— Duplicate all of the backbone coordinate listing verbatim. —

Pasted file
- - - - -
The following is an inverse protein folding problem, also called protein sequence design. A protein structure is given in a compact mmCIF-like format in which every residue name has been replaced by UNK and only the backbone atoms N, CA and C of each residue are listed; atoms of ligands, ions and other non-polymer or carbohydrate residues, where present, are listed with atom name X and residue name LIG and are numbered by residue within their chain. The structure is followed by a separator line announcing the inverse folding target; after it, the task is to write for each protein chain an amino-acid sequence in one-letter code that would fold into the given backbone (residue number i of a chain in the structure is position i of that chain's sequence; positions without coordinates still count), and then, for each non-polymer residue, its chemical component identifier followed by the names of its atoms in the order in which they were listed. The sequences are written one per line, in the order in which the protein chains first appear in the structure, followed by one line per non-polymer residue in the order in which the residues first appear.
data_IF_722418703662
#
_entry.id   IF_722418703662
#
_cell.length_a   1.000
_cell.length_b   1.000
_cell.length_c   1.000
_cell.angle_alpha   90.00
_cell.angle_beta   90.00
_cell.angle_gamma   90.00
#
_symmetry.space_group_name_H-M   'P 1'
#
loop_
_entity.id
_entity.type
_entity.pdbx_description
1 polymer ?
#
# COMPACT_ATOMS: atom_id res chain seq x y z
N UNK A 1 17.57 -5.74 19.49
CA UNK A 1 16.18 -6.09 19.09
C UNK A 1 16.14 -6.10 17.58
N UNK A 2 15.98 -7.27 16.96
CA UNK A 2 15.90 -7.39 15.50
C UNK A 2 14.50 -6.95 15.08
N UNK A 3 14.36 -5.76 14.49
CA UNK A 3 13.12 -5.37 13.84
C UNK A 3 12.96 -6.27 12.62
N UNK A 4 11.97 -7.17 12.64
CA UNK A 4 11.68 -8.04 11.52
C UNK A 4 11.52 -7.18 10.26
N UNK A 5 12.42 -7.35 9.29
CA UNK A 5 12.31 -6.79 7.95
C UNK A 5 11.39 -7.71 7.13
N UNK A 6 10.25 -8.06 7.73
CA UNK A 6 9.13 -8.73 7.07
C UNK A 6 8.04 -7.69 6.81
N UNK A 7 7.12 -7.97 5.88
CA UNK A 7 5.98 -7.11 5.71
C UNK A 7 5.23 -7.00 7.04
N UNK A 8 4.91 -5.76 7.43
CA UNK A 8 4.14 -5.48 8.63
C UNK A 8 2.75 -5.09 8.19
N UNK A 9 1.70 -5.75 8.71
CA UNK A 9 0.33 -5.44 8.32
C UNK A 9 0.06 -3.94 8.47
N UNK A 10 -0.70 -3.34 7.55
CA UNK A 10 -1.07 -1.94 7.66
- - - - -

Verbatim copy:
The following is an inverse protein folding problem, also called protein sequence design. A protein structure is given in a compact mmCIF-like format in which every residue name has been replaced by UNK and only the backbone atoms N, CA and C of each residue are listed; atoms of ligands, ions and other non-polymer or carbohydrate residues, where present, are listed with atom name X and residue name LIG and are numbered by residue within their chain. The structure is followed by a separator line announcing the inverse folding target; after it, the task is to write for each protein chain an amino-acid sequence in one-letter code that would fold into the given backbone (residue number i of a chain in the structure is position i of that chain's sequence; positions without coordinates still count), and then, for each non-polymer residue, its chemical component identifier followed by the names of its atoms in the order in which they were listed. The sequences are written one per line, in the order in which the protein chains first appear in the structure, followed by one line per non-polymer residue in the order in which the residues first appear.
data_IF_722418703662
#
_entry.id   IF_722418703662
#
_cell.length_a   1.000
_cell.length_b   1.000
_cell.length_c   1.000
_cell.angle_alpha   90.00
_cell.angle_beta   90.00
_cell.angle_gamma   90.00
#
_symmetry.space_group_name_H-M   'P 1'
#
loop_
_entity.id
_entity.type
_entity.pdbx_description
1 polymer ?
#
# COMPACT_ATOMS: atom_id res chain seq x y z
N UNK A 1 17.57 -5.74 19.49
CA UNK A 1 16.18 -6.09 19.09
C UNK A 1 16.14 -6.10 17.58
N UNK A 2 15.98 -7.27 16.96
CA UNK A 2 15.90 -7.39 15.50
C UNK A 2 14.50 -6.95 15.08
N UNK A 3 14.36 -5.76 14.49
CA UNK A 3 13.12 -5.37 13.84
C UNK A 3 12.96 -6.27 12.62
N UNK A 4 11.97 -7.17 12.64
CA UNK A 4 11.68 -8.04 11.52
C UNK A 4 11.52 -7.18 10.26
N UNK A 5 12.42 -7.35 9.29
CA UNK A 5 12.31 -6.79 7.95
C UNK A 5 11.39 -7.71 7.13
N UNK A 6 10.25 -8.06 7.73
CA UNK A 6 9.13 -8.73 7.07
C UNK A 6 8.04 -7.69 6.81
N UNK A 7 7.12 -7.97 5.88
CA UNK A 7 5.98 -7.11 5.71
C UNK A 7 5.23 -7.00 7.04
N UNK A 8 4.91 -5.76 7.43
CA UNK A 8 4.14 -5.48 8.63
C UNK A 8 2.75 -5.09 8.19
N UNK A 9 1.70 -5.75 8.71
CA UNK A 9 0.33 -5.44 8.32
C UNK A 9 0.06 -3.94 8.47
N UNK A 10 -0.70 -3.34 7.55
CA UNK A 10 -1.07 -1.94 7.66